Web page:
Owing to the vagueness of such general terms, before many years had passed the difficulties surrounding administration became apparent.  It was hard to measure present by past liberality, and to limit and parcel the obligations upon the Dominion by the previous action of the provincial government.  The land allotments were especially difficult, and after much discussion were finally regulated by joint action of both governments in 1875.  The insertion of a clause in the joint order-in-council admitting a reversionary interest of the province in lands set apart as Indian reserves has been productive of administrative difficulties, as the consent of the province must be sought and obtained before the Dominion can grant title to any Indian lands.  The Indian estate cannot, therefore, be managed freely, and the Indians who are intelligent and well aware of the strength of their claims have a double grievance—the alienation of a large and valuable province without compensation except reserves, and the denial of the full enjoyment of these reserves.
     These matters are now engaging the attention of the Dominion and provincial governments, and a solution of the problem may be arrived at before long.
     Although the Dominion government had no treaty obligations to fulfil, the scale of Indian support has been a fairly liberal one, and in furnishing free medical attendance, in the establishment of hospitals, in the encouragement of agriculture and, even more largely, in the provision of education, federal appropriations have been employed.  The enormous expense for food which has been incurred on the plains owing to the disappearance of the buffalo, and the natural hatred of the plains Indian for labour, were, in British Columbia, entirely absent, and what has there been spent is not, in the main, for subsistence for the Indian, but for management and for Indian advancement.
     The excellent physique of the Indians of this province and their willingness to work have made them a valuable asset in the labour market.  In the salmon canneries, hop-fields and fruit farms they are constantly engaged in congenial employment, and even in the more [page 200] arduous toil of the packer, miner, or navy their labour is in demand.  Despite this intermingling with the white people, and despite the efforts of missionaries and educators, many of the degrading native customs still exist.  The hold of the “potlatch” and other wasteful feasts is, however, gradually weakening.  Any one who desires to understand the social progress of which these Indians are capable, and also the strength of their attachment to an adopted religion, should study the history of the Metlakatla settlement under the Rev. George Duncan.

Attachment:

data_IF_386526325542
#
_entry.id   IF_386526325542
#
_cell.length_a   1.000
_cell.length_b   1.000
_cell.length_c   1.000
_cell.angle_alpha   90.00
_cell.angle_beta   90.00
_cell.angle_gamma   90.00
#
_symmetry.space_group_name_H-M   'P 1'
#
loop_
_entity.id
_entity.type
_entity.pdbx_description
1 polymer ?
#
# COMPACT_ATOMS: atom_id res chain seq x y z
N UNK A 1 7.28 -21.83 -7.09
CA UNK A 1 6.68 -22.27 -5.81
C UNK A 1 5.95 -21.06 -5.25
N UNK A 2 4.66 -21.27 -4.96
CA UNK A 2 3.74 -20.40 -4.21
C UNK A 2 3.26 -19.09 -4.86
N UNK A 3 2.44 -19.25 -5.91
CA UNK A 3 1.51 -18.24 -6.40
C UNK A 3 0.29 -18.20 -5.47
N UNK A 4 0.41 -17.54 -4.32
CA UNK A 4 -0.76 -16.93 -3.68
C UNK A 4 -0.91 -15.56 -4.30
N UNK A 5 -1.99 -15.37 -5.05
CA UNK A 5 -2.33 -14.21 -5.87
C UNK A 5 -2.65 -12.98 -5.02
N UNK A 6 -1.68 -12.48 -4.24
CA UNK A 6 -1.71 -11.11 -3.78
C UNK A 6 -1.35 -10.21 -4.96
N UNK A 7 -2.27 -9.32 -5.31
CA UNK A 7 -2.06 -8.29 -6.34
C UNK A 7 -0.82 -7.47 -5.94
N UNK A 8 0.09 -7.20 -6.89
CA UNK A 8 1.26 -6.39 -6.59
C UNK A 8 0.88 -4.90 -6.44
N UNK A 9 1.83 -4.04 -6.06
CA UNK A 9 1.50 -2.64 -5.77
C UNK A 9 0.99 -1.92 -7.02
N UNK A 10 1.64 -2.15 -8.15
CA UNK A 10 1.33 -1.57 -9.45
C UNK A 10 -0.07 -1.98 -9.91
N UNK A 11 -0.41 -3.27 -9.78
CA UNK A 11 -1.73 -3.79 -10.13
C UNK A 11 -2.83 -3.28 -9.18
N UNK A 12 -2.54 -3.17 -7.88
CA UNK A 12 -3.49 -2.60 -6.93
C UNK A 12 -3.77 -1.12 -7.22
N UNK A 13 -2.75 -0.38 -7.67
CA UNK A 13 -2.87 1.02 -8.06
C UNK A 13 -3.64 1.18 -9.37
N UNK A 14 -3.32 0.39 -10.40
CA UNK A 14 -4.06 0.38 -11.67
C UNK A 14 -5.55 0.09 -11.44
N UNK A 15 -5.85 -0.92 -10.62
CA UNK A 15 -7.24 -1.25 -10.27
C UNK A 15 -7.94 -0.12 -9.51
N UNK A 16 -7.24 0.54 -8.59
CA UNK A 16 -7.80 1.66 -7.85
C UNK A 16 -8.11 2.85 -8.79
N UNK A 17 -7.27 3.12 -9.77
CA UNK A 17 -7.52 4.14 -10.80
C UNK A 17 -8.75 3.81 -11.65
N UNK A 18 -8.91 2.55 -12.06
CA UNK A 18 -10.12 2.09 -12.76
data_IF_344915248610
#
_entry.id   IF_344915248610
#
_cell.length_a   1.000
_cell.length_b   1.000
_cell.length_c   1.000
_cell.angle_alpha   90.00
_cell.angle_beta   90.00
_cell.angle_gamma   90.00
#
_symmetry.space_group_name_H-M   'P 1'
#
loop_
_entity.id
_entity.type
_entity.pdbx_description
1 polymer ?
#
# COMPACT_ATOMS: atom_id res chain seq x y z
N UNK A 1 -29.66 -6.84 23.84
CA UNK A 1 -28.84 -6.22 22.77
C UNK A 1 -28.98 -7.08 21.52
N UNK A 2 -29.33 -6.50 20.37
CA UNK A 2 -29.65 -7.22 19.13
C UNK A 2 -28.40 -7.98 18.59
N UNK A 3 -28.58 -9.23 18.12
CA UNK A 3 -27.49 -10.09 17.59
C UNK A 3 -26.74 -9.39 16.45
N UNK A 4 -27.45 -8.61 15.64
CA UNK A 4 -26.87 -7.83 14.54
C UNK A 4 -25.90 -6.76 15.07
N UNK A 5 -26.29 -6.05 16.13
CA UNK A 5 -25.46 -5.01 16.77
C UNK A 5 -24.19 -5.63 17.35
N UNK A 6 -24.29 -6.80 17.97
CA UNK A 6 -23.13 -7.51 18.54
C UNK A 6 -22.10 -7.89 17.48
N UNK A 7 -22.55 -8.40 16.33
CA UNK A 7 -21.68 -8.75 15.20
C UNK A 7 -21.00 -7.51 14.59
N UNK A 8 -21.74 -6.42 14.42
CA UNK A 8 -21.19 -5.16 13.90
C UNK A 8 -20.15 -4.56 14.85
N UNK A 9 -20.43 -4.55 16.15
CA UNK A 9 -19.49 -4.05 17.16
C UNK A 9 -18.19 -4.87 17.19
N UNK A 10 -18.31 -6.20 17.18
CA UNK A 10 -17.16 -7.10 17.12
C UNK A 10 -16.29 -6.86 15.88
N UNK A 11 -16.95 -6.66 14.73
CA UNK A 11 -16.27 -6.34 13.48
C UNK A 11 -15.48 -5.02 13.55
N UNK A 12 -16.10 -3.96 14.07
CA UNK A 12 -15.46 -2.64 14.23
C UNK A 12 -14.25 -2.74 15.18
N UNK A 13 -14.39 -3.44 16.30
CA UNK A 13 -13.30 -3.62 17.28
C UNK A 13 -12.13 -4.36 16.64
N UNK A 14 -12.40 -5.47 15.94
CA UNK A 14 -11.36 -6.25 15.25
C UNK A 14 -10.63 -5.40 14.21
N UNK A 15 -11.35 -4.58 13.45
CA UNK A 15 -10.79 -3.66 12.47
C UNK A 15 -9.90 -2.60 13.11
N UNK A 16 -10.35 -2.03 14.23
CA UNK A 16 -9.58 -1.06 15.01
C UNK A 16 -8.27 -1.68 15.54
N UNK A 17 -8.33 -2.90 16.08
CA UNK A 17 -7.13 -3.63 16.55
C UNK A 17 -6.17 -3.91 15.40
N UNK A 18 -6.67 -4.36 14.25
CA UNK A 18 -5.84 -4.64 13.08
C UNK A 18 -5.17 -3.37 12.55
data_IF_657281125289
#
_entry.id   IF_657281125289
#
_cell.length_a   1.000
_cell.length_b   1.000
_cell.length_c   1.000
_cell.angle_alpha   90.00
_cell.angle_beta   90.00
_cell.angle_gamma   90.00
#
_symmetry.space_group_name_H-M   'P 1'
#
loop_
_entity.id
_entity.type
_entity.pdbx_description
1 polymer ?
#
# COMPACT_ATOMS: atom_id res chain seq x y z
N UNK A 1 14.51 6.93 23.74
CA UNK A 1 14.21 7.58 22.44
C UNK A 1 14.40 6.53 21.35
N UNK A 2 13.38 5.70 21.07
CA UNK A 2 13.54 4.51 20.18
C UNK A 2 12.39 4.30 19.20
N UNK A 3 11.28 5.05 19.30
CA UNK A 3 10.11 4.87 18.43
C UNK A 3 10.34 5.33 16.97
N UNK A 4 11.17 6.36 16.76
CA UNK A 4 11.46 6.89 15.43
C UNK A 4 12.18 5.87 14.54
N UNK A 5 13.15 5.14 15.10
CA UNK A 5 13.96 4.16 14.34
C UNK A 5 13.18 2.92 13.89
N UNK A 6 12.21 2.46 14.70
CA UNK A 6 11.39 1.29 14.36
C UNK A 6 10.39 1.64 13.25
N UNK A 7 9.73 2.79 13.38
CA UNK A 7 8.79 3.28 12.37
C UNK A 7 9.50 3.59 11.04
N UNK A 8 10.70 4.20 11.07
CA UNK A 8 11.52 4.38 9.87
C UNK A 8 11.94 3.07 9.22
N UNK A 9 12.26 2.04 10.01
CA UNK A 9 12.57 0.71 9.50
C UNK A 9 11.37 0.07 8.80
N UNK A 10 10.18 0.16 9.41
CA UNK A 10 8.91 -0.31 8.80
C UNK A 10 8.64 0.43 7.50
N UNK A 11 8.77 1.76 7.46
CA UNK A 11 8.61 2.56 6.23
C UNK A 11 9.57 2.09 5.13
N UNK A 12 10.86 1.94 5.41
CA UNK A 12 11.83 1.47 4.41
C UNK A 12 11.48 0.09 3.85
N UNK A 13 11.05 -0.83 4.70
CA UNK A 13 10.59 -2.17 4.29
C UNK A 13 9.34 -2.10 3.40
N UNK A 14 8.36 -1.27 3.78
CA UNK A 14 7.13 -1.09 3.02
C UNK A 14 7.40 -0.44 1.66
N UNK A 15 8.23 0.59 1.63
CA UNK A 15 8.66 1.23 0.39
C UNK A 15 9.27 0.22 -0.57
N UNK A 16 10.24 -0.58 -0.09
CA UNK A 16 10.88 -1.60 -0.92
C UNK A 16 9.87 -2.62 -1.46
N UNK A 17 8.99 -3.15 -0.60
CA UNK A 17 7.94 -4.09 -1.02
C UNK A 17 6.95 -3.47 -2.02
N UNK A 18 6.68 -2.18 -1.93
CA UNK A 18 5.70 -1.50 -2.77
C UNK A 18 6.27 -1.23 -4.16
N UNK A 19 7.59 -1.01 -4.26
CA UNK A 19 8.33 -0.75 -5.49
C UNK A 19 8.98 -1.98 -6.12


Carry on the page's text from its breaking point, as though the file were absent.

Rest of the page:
The Yukon

The relations of the government with the Indians of the Yukon have not been marked by any departure from established policy.  No formal treaty has been made wit them for the cession of their aboriginal title, but they have not been neglected.  The Indian population is estimated at 3500, and no doubt the small numbers, compared with the vast extent of the territory which they might be said to occupy, would deter the government from acquiring the overshadowing Indian title.  The mineral wealth of the territory is its sole asset, and is one peculiarly inaccessible to Indians, and this fact would support the position of the crown.  But the protecting arm of the government is extended to the Indians of the Yukon; Canadian legislation on behalf of the Indians applies to them, and the Dominion Exchequer has provided money for their benefit since the first years of the mining activities.
     The commissioner for the Yukon Territory is charged with the superintendency of Indian Affairs and is authorized to expend the funds which parliament appropriates for the Indians.  These consist of grants for food and supplies to relieve distress, and for medical attendance and medicines.  The Church of England missionaries have taken an interest in educational and evangelical work amongst the Indians, conducting several schools, towards the maintenance of which parliamentary grants are made.  The most important institution is a boarding school near Carcross; the building lately erected by the government will accommodate thirty pupils. [page 201]

The Sioux

The Sioux are not indigenous to Canada, but, as refugees from the United States, they forced themselves upon the attention of the Dominion government.  The first bands poured in after the notorious massacre in Minnesota in 1862.  They settled in Manitoba, and for a time their presence was a source of anxiety to the authorities.  But they were treated with fairness, their destitution was relieved, and when settlers came into the country the men were found useful as labourers.  They were granted reserves, and, although no treaty obligations existed, they have been assisted with agricultural implements, and their children have been educated in schools provided by the government.  A progressive band, part of Sitting Bull’s followers, who rushed into the country after the battle of the Little Big Horn in 1876, is established in the Qu’Appelle valley.  The Sioux, notwithstanding the violent causes of their migration, have been law-abiding and peaceable since coming into Canada, and have received but little aid in comparison with the lavish outlay upon the resident Indians.  The Sioux stock is independent and virile, and the representatives of the stock in Canada are self-supporting.

The Eskimos